West Lafayette, Indiana – A combination of pathogens, pesticides and parasites may underlie such a massive disappearance of honeybees that agricultural production may be threatened, says a Purdue University researcher.
Greg Hunt, a Purdue apicultural researcher and geneticist, is collaborating with 19 scientists from around the country to launch an in-depth study of bees' behavior, lives, illnesses and deaths to define the syndrome known as colony collapse disorder (CCD). The investigators' goal is to find ways to restore bee colonies and keep them safe.
Hunt and his team are using genomics to investigate honeybee diseases and to identify genes that make the insects resistant to a particularly harmful parasite and to pathogens. Other project collaborators will do genetic testing and observe bees in laboratories and in colonies as they try to discover what's causing losses of whole colonies.
"This project is about honeybee health because it is likely more than one factor is involved in CCD," Hunt said. "It's a mystery whether colony collapse is truly something new or whether it's a combination of factors."
Colony collapse disorder is not a disease, it's a syndrome, he said. A disease is caused by a known pathogen while a syndrome is a set of symptoms. At least 24 states, Canada and most European countries have reported cases of CCD; Indiana is not among them.
"There could be a lot of things that make bees forget where they live and not return to the hive," Hunt said. "They could have any number of diseases that might potentially cause these types of symptoms. But in the experience of researchers and beekeepers looking at colony collapse disorder, it seems to be something new."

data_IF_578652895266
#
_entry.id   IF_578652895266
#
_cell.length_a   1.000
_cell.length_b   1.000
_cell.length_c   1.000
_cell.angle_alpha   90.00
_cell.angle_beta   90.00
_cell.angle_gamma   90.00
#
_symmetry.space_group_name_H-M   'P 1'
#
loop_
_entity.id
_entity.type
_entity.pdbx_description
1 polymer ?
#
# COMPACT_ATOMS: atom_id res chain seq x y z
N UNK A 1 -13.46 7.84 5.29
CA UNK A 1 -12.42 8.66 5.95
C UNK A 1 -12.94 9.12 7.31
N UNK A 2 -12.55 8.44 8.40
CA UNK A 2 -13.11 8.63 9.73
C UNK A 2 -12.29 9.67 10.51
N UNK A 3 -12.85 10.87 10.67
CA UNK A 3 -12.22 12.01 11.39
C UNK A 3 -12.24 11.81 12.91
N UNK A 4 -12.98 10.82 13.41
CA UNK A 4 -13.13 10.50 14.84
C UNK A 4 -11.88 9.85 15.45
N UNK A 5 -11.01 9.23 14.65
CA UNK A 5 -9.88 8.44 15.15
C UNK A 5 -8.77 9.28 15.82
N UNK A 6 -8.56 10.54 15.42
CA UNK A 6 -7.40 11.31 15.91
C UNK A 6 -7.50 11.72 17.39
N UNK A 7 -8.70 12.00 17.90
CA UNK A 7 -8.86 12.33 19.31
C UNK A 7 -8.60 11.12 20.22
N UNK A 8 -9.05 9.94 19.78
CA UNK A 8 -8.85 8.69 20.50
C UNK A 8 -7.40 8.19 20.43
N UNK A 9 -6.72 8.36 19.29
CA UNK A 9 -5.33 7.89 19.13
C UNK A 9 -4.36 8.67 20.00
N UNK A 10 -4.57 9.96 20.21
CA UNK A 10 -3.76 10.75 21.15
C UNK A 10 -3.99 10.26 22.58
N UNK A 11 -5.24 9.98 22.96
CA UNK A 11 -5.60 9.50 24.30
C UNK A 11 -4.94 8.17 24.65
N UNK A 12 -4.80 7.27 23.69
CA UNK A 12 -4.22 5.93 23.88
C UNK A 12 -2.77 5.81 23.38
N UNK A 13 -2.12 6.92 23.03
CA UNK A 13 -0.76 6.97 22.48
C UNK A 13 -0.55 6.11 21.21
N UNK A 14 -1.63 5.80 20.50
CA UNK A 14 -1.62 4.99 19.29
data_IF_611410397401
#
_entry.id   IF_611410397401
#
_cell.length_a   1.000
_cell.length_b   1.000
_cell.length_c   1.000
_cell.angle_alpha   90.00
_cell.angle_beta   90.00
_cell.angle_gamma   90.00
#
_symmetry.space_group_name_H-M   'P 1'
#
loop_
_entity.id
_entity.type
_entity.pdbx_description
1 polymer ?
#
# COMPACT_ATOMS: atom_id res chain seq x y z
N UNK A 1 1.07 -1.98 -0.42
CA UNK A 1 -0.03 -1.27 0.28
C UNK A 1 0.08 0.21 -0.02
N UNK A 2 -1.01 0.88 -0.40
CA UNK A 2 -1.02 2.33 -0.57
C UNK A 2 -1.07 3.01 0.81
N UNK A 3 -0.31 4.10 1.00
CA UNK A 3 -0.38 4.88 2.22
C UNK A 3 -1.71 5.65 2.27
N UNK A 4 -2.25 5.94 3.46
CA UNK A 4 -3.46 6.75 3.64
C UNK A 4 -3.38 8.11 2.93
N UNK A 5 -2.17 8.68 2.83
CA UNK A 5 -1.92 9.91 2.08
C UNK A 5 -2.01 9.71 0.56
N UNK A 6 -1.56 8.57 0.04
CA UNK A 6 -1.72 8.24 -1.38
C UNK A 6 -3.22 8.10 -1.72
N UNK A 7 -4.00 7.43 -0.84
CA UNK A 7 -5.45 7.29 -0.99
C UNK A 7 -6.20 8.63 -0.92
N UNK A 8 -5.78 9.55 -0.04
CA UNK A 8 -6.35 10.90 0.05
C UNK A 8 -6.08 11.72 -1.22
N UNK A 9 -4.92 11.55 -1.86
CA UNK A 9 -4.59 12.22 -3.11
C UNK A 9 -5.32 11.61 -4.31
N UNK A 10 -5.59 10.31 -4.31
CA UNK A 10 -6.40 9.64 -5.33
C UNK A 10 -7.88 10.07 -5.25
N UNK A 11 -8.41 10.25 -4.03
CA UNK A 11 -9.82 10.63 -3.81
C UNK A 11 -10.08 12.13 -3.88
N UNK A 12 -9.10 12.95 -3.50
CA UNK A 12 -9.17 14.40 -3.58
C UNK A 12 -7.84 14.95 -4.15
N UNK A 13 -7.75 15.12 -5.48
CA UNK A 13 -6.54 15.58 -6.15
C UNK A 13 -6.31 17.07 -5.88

Bees carry pollen to flowering plants, including everything from wildflowers to the food we eat, so that plants are fertilized and can produce fruits and vegetables. Loss of honeybees could be devastating for many plants, especially food crops.
Hunt and his team at Purdue will develop diagnostic genetic tools to detect diseases and monitor honeybees. They will search for viral proteins and study at virus genomes. They also will study bee genomes to develop more breeding programs in which the pollinators are resistant to mites and pathogens.
Varroa mites play a large part in dwindling bee colonies because not only are the parasites weakening the bees, but they also transmit viruses to the bees. The already weak bees then succumb more easily to the viruses.
"Varroa mites are the worst problem in beekeeping worldwide in my opinion because it's so virulent," Hunt said.
In addition to Varroa mites, another contributor to the bees' disappearance is Nosema, a type of fungus that causes disease when bees ingest the Nosema spores, Hunt said.
What is now known as colony collapse disorder came to the forefront in summer 2006 and winter of 2006-2007 when high death rates of bee colonies suddenly occurred. Before the arrival of the mites in the 1980s, beekeepers expected to lose about 10 percent of their hives annually. Now some are losing as many as 90 percent.
The Apiary Inspectors of America report that last winter 35 percent of U.S. bee colonies were lost in the United States. Purdue lost 10 percent of its hives last year, which is about normal, Hunt said.
If high hive losses continue, it could be devastating to agriculture. Approximately 1.3 million beehives are needed every year just to pollinate the almond plants grown in California. It's estimated the number of beehives in the country is only a little more than 2 million.
Nineteen other researchers and their labs from 17 institutions are part of the collaboration. Keith Delaplane from the University of Georgia-Atlanta is the principal investigator. The institutions in addition to Purdue and the University of Georgia are: UCLA-Riverside; the Connecticut Agricultural Experiment Station; Cornell University; Kentucky State University; University of Maine; University of Massachusetts; Michigan State University; University of Minnesota; University of Nebraska-Lincoln; Pennsylvania State University; the University of Tennessee; The USDA Baton Rouge, La., Bee Laboratory; USDA Weslaco, Texas, Bee Laboratory; and Washington State University.
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